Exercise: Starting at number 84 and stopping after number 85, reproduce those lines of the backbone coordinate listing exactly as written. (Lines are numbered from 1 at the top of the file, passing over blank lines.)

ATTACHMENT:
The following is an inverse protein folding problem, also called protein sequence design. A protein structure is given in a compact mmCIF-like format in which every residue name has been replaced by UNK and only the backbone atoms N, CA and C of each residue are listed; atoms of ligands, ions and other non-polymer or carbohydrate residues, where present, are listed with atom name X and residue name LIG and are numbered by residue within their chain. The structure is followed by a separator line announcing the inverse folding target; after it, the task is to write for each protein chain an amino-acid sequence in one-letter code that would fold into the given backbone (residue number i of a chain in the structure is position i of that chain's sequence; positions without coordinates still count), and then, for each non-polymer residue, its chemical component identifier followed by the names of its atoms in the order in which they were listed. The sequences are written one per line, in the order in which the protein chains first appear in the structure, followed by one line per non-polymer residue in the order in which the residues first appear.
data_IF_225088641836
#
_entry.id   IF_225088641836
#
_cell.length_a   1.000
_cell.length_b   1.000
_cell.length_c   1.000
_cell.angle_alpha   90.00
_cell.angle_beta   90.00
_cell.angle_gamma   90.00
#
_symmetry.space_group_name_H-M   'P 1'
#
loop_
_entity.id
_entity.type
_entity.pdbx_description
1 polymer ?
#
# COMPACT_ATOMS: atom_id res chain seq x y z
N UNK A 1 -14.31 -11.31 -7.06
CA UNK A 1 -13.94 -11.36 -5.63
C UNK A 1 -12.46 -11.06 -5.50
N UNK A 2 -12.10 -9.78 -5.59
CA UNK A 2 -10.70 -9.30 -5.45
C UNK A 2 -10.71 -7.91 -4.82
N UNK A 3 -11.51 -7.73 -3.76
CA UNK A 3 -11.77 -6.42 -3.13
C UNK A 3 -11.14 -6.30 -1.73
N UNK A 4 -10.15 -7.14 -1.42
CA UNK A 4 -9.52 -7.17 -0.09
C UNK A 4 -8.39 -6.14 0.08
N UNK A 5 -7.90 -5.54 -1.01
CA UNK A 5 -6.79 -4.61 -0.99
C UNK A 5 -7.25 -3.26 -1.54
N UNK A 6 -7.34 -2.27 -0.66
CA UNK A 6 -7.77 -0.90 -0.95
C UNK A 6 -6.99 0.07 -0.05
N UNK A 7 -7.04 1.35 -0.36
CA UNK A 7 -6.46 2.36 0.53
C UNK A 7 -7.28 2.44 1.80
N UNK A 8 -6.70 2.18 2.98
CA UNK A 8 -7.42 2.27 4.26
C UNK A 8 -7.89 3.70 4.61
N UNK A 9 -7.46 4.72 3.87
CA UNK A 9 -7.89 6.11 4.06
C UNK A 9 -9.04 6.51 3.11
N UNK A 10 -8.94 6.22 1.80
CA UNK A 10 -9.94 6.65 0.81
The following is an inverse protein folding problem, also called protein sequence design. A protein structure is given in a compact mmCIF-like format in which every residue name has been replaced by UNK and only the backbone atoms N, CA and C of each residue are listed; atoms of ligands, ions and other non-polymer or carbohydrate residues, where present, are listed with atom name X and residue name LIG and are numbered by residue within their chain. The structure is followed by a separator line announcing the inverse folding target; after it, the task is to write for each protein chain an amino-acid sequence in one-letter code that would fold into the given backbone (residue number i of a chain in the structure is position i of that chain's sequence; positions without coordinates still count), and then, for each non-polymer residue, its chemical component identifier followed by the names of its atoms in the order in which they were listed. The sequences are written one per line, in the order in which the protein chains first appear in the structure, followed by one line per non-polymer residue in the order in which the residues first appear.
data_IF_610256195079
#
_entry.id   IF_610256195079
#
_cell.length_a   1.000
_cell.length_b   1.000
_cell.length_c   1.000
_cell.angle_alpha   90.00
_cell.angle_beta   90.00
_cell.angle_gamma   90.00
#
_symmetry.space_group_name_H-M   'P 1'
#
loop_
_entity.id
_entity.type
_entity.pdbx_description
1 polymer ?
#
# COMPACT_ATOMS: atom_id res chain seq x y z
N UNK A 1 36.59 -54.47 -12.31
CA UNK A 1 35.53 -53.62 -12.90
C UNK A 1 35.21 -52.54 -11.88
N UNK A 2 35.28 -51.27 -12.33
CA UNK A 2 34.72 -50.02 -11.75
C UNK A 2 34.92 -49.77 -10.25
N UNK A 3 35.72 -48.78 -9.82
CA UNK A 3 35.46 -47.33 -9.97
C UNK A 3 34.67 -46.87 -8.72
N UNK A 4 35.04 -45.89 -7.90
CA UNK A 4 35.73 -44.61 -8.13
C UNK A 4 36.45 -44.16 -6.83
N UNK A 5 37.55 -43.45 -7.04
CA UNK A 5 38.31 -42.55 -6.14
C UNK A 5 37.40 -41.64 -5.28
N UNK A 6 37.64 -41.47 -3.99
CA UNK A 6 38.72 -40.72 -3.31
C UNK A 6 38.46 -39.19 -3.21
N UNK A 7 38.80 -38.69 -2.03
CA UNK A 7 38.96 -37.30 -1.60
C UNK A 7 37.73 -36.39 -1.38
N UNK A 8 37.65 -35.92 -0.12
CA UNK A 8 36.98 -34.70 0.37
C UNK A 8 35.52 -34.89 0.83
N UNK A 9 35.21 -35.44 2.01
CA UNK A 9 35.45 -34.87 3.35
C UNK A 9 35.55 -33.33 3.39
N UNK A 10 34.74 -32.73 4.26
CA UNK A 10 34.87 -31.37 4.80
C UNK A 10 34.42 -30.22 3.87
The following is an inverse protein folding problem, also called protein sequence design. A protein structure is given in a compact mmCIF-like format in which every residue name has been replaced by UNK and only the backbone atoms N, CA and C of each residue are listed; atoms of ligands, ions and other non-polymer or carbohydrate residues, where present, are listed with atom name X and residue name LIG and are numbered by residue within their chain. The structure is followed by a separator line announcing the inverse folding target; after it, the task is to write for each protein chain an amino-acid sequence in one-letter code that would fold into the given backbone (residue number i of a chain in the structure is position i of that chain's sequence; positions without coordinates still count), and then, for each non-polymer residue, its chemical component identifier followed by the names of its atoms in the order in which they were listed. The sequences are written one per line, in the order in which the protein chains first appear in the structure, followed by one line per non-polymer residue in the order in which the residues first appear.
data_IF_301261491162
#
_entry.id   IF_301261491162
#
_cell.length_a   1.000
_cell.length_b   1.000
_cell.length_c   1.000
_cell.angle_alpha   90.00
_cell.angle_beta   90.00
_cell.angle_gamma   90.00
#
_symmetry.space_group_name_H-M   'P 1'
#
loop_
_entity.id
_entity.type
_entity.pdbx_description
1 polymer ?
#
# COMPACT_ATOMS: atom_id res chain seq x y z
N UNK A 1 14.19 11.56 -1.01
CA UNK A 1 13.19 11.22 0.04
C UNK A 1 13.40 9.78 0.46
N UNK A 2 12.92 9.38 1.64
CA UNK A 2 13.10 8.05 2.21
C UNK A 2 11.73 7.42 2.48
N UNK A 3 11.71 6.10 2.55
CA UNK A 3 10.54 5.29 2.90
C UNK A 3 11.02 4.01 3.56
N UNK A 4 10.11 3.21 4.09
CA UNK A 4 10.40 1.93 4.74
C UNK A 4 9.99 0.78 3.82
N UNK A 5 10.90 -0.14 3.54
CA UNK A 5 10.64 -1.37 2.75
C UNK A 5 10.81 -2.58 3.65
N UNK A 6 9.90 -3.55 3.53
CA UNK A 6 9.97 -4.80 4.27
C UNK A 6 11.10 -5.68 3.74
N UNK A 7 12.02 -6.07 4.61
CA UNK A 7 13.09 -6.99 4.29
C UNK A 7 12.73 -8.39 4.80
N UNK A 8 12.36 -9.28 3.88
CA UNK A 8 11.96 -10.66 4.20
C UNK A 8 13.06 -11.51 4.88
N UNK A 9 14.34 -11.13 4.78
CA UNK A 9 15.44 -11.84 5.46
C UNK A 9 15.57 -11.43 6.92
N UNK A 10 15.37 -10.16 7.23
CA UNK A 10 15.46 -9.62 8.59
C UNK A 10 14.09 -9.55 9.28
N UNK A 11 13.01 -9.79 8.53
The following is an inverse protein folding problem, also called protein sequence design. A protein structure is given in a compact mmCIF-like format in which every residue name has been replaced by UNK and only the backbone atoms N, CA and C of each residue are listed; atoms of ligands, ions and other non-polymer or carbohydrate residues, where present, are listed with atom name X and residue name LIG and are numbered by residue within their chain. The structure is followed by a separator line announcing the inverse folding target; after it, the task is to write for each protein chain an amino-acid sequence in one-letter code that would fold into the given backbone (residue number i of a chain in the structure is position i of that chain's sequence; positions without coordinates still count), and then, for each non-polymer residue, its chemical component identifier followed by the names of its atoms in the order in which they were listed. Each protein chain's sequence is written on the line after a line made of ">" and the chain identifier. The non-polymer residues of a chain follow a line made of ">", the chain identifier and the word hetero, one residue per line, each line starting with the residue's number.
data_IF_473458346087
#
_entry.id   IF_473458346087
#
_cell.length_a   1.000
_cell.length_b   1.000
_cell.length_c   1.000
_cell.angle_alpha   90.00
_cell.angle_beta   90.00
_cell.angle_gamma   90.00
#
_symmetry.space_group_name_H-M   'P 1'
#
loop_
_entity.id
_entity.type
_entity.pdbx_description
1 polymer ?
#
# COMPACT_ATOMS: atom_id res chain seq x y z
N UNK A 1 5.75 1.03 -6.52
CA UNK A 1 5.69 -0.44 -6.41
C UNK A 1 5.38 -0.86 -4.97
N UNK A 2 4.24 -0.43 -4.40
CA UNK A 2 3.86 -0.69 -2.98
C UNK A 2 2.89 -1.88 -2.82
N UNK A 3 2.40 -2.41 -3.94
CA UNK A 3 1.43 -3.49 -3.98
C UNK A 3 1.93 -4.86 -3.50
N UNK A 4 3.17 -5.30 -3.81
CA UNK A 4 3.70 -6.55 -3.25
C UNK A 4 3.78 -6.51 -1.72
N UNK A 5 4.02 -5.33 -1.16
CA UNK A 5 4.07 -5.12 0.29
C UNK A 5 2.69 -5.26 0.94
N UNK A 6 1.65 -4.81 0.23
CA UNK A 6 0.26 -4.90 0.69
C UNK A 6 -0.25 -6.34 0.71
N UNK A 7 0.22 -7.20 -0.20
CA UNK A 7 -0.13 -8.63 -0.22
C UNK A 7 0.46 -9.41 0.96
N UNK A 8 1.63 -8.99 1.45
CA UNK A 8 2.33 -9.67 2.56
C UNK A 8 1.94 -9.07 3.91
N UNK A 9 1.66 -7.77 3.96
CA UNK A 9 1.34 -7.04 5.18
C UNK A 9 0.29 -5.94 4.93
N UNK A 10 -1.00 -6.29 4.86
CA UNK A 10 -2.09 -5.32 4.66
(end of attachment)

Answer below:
N UNK A 5 37.55 -43.45 -7.04
CA UNK A 5 38.31 -42.55 -6.14